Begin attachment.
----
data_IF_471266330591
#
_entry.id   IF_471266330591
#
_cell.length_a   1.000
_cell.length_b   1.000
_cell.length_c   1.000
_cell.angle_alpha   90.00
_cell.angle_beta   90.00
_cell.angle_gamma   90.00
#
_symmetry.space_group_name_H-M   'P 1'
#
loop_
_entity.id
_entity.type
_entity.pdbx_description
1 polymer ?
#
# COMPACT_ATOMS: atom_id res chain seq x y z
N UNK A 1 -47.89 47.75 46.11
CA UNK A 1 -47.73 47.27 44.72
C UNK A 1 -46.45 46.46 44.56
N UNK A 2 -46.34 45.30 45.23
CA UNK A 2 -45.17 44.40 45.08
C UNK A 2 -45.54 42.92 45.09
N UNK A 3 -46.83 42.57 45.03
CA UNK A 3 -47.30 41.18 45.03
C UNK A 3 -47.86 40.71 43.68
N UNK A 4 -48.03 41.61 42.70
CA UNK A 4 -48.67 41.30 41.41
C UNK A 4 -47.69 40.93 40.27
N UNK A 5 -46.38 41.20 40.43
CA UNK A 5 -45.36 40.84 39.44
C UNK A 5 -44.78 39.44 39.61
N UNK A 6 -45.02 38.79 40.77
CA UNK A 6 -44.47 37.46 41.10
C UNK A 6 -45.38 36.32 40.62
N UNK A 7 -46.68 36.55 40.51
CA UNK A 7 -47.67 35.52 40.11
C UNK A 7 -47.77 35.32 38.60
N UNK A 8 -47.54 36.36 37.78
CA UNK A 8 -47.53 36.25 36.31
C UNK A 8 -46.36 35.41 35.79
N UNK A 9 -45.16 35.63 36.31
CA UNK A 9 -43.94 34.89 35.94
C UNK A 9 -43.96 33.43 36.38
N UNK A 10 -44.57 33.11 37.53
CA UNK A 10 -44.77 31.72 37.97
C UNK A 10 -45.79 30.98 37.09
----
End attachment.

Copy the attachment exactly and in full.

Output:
data_IF_471266330591
#
_entry.id   IF_471266330591
#
_cell.length_a   1.000
_cell.length_b   1.000
_cell.length_c   1.000
_cell.angle_alpha   90.00
_cell.angle_beta   90.00
_cell.angle_gamma   90.00
#
_symmetry.space_group_name_H-M   'P 1'
#
loop_
_entity.id
_entity.type
_entity.pdbx_description
1 polymer ?
#
# COMPACT_ATOMS: atom_id res chain seq x y z
N UNK A 1 -47.89 47.75 46.11
CA UNK A 1 -47.73 47.27 44.72
C UNK A 1 -46.45 46.46 44.56
N UNK A 2 -46.34 45.30 45.23
CA UNK A 2 -45.17 44.40 45.08
C UNK A 2 -45.54 42.92 45.09
N UNK A 3 -46.83 42.57 45.03
CA UNK A 3 -47.30 41.18 45.03
C UNK A 3 -47.86 40.71 43.68
N UNK A 4 -48.03 41.61 42.70
CA UNK A 4 -48.67 41.30 41.41
C UNK A 4 -47.69 40.93 40.27
N UNK A 5 -46.38 41.20 40.43
CA UNK A 5 -45.36 40.84 39.44
C UNK A 5 -44.78 39.44 39.61
N UNK A 6 -45.02 38.79 40.77
CA UNK A 6 -44.47 37.46 41.10
C UNK A 6 -45.38 36.32 40.62
N UNK A 7 -46.68 36.55 40.51
CA UNK A 7 -47.67 35.52 40.11
C UNK A 7 -47.77 35.32 38.60
N UNK A 8 -47.54 36.36 37.78
CA UNK A 8 -47.53 36.25 36.31
C UNK A 8 -46.36 35.41 35.79
N UNK A 9 -45.16 35.63 36.31
CA UNK A 9 -43.94 34.89 35.94
C UNK A 9 -43.96 33.43 36.38
N UNK A 10 -44.57 33.11 37.53
CA UNK A 10 -44.77 31.72 37.97
C UNK A 10 -45.79 30.98 37.09